The sun warmed her fur as she dozed and I dug;
I carved her a safe place while she protected me.
I measured her length with the shovel’s long handle;
she perked in amusement, and sniffed the heaped-up
Back down at the house, she seemed friskier,
but gagged, eating. We called the vet a few days later.
They were old friends. She held up a paw, and he
injected a violet fluid. She swooned on the lawn;
we watched her breathing quickly slow and cease.
In a wheelbarrow up to the hole, her warm fur shone.
Updike, John. (1993). Collected Poems, 1953-1993. New York:
The House of the Trees
by Ethelwyn Wetherald
Ope your doors and take me in,
Spirit of the wood;
Wash me clean of dust and din,
Clothe me in your mood.
Take me from the noisy light
To the sunless peace,
Where at midday standeth Night,
Signing Toil’s release.
All your dusky twilight stores
To my senses give;
Take me in and lock the doors,
Show me how to live.
Lift your leafy roof for me,
Part your yielding walls,
Let me wander lingeringly
Through your scented halls.
Ope your doors and take me in,
Spirit of the wood;
Take me–make me next of kin
To your leafy brood.
Wetherald, Ethelwyn. The House of the Trees and Other Poems. Boston, New York, Lamson, Wolffe, 1895.
Why are theare so many songs about rainbows
And what’s on the other side?
Rainbows are visions, but only illusions,
And rainbows have nothing to hide.
So we’ve been told and some choose to believe it
I know they’re wrong, wait and see.
Someday we’ll find it, the rainbow connection,
The lovers, the dreamers and me.
Who said that every wish would be heard and answered
when wished on the morning star?
Somebody thought of that
and someone believed it,
and look what it’s done so far.
What’s so amazing that keeps us stargazing?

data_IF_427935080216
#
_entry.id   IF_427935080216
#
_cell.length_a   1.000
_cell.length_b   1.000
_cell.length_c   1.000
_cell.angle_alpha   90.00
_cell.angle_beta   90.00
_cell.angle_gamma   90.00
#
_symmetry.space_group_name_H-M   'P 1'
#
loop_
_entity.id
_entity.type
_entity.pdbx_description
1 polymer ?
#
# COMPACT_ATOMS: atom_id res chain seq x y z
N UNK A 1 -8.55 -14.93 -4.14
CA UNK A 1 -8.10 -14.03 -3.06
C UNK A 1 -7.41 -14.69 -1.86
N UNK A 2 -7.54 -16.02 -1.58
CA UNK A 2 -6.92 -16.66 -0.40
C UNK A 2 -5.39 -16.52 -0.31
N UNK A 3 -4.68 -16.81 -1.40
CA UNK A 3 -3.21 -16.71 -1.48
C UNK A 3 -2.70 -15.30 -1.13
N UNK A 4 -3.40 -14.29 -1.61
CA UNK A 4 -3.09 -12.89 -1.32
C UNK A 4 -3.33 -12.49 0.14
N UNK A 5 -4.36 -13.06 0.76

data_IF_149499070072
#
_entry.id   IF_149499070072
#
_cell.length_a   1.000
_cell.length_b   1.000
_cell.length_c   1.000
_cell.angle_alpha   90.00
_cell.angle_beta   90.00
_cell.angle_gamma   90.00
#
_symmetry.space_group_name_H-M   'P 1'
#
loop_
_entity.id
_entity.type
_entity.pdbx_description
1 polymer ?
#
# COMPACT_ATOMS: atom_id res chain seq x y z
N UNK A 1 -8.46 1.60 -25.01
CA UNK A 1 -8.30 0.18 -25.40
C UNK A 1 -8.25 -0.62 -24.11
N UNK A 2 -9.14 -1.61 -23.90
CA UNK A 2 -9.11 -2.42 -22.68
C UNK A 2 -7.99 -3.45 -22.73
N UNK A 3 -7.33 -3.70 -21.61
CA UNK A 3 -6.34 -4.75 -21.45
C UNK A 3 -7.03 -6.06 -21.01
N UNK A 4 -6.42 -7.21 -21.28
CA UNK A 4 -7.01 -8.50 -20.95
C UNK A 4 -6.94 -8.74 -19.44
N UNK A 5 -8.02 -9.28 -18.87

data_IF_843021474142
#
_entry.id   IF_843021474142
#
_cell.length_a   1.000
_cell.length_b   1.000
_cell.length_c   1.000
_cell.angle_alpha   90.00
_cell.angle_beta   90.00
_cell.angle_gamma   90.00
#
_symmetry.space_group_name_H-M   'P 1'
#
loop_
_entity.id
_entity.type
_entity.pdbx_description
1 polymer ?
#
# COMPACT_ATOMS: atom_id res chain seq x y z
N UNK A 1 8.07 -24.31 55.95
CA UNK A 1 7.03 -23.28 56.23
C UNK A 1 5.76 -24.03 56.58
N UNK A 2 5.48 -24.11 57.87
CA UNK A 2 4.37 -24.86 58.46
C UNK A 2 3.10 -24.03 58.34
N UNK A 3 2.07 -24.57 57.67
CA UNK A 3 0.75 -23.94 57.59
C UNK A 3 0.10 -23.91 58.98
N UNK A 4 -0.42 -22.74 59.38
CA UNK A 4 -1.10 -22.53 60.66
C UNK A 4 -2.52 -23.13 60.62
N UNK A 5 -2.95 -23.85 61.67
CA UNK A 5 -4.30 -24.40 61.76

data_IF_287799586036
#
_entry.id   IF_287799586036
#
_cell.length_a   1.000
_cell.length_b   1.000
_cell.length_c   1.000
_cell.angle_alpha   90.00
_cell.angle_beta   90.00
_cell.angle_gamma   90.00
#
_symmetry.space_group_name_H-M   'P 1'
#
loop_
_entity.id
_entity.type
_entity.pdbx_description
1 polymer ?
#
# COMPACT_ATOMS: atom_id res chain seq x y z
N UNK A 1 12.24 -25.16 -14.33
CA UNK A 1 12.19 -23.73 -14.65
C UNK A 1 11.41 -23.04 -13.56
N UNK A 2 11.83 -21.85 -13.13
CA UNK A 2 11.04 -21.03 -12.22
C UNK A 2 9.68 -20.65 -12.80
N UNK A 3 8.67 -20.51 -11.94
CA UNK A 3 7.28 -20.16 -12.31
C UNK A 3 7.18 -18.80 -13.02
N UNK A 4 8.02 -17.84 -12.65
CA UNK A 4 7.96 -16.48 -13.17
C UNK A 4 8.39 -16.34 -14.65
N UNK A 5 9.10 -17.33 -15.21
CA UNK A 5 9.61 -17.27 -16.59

And what do we think we might see?
Someday we’ll find it, the rainbow connection,
the lovers, the dreamers and me.
All of us under its spell,
we know that it’s probably magic….
Have you been half asleep
and have you heard voices?
I’ve heard them calling my name.
Is this the sweet sound that calls the young sailors?
The voice might be one and the same.
I’ve heard it too many times to ignore it.
It’s something that I’m supposed to be.
Someday we’ll find it, the rainbow connection,
the lovers, the dreamers and me.
La, la la, La, la la la, La Laa, la la, La, La la laaaaaaa
Williams, Paul and Kenneth Ascher, for the film, The Muppet Movie. (Fuzzy Muppet Songs), Atlantic, Walt Disney. 1979.
This is the only song sung by an animal – a frog named Kermit. The Rainbow Connection predated the popularity of the Rainbow Bridge beginning in the late 1980s. Williams recalled:
The amazing thing about the song is that it’s a song about questions instead of answers… We start out with Kermit sitting in the swamp… We looked at it and said, well what has he got? He’s got water, he’s got air, he’s got light. You have refraction, you have rainbows.
quoted from: Hennes, Joe. A Thankful Heart: The Paul Williams Interview, part 2 in toughpigs.com. March 6, 2013. accessed 2/25/16.
updated December 14, 2020